In addition to respecting your employees, clear and complete communication with your employees is a must. By this I mean face to face communication giving your employees a chance to ask for clarification, as well as consistent reiteration with written communication. Communication requires a two-way exchange of information. Murphy’s law states that “if anything can be misunderstood, it will be misunderstood.” Clearly communicating your mission, objectives, and how it affects your employees is an important step in motivating your employees.

Finally, my favorite book on management is a book by Roger E. Allen, Winnie-the-Pooh on Management, given to me by my mother when I was promoted to my first managerial job. Despite all of the management seminars that I have attended and management books that I have read, I still go back to this book for the basics:

“A good leader will always try to make the project that she wants worked on seem to be exciting…That is really part of motivating individuals. Everyone will try to do a better job when they feel that the project is exciting and significant. By being part of something that is important, individuals will feel that they are important—everyone likes to feel that way.”

“Encourage and praise those who are working with (you)…living up to the good opinion that someone we respect has of us is a strong reason to do a good job.”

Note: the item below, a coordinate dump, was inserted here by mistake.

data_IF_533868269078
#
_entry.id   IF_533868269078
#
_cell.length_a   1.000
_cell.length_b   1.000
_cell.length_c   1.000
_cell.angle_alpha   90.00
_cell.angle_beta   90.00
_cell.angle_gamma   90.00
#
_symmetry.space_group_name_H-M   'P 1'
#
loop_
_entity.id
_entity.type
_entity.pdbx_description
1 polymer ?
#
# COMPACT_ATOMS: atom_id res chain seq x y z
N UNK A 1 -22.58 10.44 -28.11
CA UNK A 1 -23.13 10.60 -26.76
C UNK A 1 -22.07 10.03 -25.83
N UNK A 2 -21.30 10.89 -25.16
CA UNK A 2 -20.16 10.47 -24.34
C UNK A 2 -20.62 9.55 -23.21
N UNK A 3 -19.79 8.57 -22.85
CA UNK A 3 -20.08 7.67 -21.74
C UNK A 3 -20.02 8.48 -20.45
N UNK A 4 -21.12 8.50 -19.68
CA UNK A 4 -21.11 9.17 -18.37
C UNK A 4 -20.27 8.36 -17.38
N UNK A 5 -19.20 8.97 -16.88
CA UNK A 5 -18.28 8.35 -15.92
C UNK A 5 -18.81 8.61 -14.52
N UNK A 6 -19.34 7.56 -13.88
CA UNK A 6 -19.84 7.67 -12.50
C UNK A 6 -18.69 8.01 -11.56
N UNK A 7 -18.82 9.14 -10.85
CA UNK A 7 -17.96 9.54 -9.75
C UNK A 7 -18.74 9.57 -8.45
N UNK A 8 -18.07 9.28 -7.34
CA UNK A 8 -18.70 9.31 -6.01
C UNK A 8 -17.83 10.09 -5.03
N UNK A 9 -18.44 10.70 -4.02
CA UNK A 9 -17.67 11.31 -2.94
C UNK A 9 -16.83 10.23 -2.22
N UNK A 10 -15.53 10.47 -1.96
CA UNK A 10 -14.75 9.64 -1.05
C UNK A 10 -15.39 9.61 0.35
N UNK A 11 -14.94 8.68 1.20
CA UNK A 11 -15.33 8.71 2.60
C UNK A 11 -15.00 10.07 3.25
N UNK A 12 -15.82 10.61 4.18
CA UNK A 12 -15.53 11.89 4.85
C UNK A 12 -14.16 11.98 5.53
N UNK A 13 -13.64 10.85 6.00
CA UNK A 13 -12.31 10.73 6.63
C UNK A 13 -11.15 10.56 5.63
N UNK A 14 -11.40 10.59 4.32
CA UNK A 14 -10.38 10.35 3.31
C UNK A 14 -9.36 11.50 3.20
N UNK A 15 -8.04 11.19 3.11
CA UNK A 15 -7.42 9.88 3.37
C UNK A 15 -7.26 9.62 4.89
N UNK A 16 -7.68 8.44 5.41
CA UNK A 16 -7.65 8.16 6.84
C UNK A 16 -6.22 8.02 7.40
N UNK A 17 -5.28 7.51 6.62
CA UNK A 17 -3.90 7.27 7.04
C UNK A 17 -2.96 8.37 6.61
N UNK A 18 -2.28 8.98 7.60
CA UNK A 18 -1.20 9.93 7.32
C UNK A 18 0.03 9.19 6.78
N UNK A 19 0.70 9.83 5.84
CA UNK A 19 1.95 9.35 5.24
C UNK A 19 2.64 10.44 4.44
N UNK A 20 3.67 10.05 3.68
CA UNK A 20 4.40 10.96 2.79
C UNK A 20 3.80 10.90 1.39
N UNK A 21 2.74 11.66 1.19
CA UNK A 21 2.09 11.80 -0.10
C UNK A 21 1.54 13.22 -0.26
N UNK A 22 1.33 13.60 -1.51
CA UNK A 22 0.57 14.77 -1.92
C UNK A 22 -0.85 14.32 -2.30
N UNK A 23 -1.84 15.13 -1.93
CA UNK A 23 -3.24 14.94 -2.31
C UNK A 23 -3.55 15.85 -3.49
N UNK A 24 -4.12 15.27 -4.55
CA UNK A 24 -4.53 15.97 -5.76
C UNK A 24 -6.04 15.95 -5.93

“(A good leader) treats individuals as individuals…He gives credit to others…An effective leader’s goal is to make his people look good.”
“(Give your employee) an important task to do—many managers delegate only unimportant or minor tasks, which is unfair to those they manage…(Don’t) tell him how to do it… let him decide how to accomplish the task …giving subordinates a chance to learn and develop their own skills and abilities… A manager has to learn that when she delegates, those she delegates to may make mistakes…By making mistakes you learn how to do things right, and you are not afraid to try new things. Delegation…allows managers to multiply their efforts.”

After all, multiplying our efforts is the whole reason for hiring employees to begin with.

Please share your tips on being a good manager in your small business.